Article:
Byron Mallott: B.C. officials ‘sincere’ about safe mining

Lt. Gov. Byron Mallott says British Columbia officials seem “sincere” about protecting transboundary rivers near provincial mines.

Mallott met today with top officials from B.C.’s mines andenvironment agencies.

Many Alaskans are concerned about potential damage to Unuk, Stikine and Taku river fisheries if the mines release toxic materials. All start in B.C. and enter the ocean along the Southeast coast.

Mallott said the tone turned somber when they discussed the Mount Polley Mine, where a large dam collapsed last August, sending silt and mud into nearby waterways.

Alaska Lt. Gov. Byron Mallott, center, holds a press conference Monday with B.C. Mines Minister Bill Bennett and Environment Minister Mary Polak. (Photo courtesy British Columbia government)
Alaska Lt. Gov. Byron Mallott, center, holds a press conference Monday with B.C. Mines Minister Bill Bennett and Environment Minister Mary Polak. (Photo courtesy British Columbia government)

“They were very serious about learning from the incident. They have made at least a ministerial … commitment that that type of accident will never occur again,” he said in a cellphone call from the Victoria, B.C., airport.

Mallott visits the Mount Polley area this week as he meets with government officials, industry representatives and tribal leaders.

He said he talked with the mining and environment ministers about information collected in watersheds before mining starts. That can be compared to later data to measure pollution.

In B.C., that information is often gathered by mining companies.

“We talked a little bit about whether some of that data should be obtained by the respective governments themselves,” he said.

Alaska Gov. Bill Walker earlier this year designated Mallott to lead an internal transboundary waters working group. It includes commissioners of the Departments of Environmental Conservation, Fish and Game, and Natural Resources.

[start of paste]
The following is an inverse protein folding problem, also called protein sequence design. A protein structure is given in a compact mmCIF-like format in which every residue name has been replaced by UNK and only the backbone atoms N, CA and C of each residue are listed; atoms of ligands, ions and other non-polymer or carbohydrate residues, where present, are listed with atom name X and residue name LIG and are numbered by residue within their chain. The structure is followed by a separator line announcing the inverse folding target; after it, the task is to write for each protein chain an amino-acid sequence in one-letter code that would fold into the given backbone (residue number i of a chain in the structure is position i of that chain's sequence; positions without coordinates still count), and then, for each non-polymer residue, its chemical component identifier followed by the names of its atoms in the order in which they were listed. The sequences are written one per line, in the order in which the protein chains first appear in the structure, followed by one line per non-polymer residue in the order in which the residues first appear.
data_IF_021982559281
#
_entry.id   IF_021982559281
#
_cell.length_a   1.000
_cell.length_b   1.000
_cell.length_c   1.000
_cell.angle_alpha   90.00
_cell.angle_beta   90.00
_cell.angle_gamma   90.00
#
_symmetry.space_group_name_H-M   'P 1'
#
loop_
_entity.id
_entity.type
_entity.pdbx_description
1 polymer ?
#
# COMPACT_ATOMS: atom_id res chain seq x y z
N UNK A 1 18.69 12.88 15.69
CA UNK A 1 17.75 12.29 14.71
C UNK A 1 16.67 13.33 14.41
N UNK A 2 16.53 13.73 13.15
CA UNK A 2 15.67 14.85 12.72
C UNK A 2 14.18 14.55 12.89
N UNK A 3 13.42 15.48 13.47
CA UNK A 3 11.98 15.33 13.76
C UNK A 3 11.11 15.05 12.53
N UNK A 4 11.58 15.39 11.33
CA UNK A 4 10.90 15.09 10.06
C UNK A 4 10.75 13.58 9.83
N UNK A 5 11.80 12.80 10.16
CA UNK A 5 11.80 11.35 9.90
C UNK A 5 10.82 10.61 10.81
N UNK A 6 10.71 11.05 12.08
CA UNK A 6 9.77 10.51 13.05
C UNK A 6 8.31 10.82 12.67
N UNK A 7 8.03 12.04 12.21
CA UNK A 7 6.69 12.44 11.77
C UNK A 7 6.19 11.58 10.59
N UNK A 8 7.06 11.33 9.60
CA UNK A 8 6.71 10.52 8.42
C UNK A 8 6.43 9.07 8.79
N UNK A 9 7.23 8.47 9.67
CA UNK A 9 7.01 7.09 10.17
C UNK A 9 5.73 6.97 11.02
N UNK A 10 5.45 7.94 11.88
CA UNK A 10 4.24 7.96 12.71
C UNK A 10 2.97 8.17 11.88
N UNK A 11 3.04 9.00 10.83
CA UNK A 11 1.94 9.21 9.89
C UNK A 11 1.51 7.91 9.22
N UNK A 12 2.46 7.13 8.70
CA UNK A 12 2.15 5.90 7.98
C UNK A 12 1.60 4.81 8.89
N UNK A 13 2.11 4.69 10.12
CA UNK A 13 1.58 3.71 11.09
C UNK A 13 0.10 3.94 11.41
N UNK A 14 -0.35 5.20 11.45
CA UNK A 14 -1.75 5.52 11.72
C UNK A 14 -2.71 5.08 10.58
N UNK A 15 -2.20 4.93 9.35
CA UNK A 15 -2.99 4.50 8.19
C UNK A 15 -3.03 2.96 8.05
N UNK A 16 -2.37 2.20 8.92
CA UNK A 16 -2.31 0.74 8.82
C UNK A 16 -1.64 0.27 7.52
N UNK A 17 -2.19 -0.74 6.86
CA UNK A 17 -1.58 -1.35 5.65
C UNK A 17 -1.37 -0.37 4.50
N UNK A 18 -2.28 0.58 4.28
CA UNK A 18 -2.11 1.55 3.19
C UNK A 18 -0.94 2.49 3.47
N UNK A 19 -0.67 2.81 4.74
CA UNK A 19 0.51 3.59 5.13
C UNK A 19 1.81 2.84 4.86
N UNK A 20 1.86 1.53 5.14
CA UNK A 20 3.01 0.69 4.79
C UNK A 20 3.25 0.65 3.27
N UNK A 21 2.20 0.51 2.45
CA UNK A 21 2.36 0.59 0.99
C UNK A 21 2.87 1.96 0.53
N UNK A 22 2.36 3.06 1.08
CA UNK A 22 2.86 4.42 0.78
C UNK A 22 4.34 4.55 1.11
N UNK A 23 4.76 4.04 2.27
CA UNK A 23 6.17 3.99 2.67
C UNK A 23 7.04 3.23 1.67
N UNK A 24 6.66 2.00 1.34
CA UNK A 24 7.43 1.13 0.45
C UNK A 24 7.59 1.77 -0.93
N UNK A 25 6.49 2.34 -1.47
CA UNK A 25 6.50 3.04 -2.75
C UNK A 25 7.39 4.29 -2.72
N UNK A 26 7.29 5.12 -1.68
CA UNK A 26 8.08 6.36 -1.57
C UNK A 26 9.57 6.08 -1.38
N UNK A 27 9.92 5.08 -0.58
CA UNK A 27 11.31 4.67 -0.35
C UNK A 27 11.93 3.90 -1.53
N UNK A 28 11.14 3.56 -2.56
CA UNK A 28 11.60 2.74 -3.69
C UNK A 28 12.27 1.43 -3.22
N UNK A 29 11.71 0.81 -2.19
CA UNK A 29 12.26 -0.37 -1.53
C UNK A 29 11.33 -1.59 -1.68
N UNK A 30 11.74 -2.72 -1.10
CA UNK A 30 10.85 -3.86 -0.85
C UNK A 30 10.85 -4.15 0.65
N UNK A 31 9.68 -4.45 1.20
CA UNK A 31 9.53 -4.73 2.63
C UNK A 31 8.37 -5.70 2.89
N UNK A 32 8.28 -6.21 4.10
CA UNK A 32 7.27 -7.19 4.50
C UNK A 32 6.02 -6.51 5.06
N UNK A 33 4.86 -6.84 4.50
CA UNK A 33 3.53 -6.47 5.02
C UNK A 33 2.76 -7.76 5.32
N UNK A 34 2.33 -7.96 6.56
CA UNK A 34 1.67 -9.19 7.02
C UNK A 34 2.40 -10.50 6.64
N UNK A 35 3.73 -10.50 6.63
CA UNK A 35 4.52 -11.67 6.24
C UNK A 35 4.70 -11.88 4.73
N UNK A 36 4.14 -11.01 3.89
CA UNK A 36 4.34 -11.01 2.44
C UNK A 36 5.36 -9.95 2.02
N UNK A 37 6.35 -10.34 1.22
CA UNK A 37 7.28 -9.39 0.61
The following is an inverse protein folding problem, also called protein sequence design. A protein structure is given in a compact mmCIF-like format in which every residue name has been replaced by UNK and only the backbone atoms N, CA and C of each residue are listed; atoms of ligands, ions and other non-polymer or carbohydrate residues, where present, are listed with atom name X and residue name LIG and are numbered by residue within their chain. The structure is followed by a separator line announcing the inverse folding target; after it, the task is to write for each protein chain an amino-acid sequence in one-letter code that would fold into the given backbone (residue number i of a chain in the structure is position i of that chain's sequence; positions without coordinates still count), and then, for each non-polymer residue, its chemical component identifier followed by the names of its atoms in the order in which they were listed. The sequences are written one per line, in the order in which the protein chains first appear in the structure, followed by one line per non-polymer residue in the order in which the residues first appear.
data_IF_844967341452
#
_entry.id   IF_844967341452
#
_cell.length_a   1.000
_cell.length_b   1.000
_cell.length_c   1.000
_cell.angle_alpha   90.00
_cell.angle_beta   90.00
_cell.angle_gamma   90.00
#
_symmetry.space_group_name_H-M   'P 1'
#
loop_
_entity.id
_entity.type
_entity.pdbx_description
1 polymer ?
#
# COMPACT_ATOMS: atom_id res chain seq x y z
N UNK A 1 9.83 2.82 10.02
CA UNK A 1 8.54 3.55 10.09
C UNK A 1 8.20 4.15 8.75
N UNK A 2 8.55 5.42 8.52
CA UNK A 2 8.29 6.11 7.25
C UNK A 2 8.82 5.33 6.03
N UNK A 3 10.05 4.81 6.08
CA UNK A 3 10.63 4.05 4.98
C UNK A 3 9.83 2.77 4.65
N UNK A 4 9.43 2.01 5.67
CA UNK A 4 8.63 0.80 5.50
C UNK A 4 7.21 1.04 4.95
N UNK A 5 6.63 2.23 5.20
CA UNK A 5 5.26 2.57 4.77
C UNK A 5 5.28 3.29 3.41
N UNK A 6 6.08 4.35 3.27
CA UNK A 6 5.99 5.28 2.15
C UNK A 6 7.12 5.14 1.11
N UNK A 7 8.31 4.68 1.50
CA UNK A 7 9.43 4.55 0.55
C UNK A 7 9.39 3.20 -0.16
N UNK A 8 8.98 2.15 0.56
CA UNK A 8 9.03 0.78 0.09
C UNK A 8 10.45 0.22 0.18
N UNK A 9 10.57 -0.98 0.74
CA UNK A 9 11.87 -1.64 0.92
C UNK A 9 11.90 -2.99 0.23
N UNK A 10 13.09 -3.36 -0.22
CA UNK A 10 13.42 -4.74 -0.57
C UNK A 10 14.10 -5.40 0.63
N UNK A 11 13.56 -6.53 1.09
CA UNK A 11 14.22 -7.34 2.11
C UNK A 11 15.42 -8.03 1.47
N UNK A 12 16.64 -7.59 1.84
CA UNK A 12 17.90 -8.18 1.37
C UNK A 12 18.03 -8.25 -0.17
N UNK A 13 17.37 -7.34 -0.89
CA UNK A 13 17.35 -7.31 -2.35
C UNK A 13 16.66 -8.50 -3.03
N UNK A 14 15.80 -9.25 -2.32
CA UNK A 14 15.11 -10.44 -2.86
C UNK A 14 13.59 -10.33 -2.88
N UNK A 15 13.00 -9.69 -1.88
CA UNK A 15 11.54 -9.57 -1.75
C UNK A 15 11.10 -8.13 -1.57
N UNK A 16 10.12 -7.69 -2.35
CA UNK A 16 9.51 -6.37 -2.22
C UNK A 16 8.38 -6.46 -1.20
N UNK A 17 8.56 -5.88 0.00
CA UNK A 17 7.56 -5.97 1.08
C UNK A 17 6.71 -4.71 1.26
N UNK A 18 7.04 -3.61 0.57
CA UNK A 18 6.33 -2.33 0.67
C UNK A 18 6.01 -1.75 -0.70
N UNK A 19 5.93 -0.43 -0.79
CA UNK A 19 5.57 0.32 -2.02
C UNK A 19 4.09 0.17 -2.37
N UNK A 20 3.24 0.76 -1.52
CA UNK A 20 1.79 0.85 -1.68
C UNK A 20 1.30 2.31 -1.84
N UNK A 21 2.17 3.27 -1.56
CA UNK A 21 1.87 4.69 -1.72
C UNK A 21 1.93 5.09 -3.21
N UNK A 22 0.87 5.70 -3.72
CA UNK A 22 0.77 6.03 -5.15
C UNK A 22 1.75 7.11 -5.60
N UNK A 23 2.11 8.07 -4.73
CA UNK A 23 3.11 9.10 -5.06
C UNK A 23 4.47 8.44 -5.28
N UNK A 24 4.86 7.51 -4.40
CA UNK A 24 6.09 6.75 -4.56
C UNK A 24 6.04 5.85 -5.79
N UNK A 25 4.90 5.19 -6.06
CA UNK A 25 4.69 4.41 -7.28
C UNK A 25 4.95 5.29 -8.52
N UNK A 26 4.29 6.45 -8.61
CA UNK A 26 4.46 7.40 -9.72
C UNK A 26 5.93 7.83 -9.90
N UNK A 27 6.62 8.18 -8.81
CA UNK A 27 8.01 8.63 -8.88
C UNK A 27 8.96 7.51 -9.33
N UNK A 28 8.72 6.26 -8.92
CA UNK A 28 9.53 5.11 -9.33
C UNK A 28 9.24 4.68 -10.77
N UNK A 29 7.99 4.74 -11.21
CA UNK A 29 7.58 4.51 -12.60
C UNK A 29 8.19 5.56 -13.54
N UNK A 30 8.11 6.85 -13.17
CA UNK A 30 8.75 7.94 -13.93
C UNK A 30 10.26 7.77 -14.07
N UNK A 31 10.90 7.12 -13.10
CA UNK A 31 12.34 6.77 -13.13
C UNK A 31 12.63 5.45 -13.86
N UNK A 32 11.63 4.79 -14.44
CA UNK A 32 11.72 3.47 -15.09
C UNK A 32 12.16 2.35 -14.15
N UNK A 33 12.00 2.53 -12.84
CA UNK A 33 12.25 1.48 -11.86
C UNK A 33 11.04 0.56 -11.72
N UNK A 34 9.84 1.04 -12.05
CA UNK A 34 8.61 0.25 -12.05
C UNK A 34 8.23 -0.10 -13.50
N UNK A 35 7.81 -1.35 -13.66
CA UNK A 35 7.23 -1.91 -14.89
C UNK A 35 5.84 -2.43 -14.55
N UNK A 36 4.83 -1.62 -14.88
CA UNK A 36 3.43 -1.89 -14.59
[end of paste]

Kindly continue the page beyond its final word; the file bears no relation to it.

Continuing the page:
Mallott also said B.C. Mining Minister Bill Bennett accepted an invitation to visit Southeast Alaska. Bennett promised a visit earlier this year, but it hasn’t happened.

A delegation of Southeast Alaska tribal and environmental activists are also in British Columbia for what’s called Mining Week. Some will cross paths with the lieutenant governor.

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Ed Schoenfeld is Regional News Director for CoastAlaska, a consortium of public radio stations in Ketchikan, Juneau, Sitka, Petersburg and Wrangell. He primarily covers Southeast Alaska regional topics, including the state ferry system, transboundary mining, the Tongass National Forest and Native corporations and issues. He has also worked as a manager, editor and reporter for the Juneau Empire newspaper and Juneau public radio station KTOO. He’s also reported for commercial station KINY in Juneau and public stations KPFA in Berkley, WYSO in Yellow Springs, Ohio, and WUHY in Philadelphia. He’s lived in Alaska since 1979 and is a contributor to Alaska Public Radio Network newscasts, the Northwest (Public Radio) News Network and National Native News. He is a board member of the Alaska Press Club. Originally from Cleveland, Ohio, he lives in Douglas.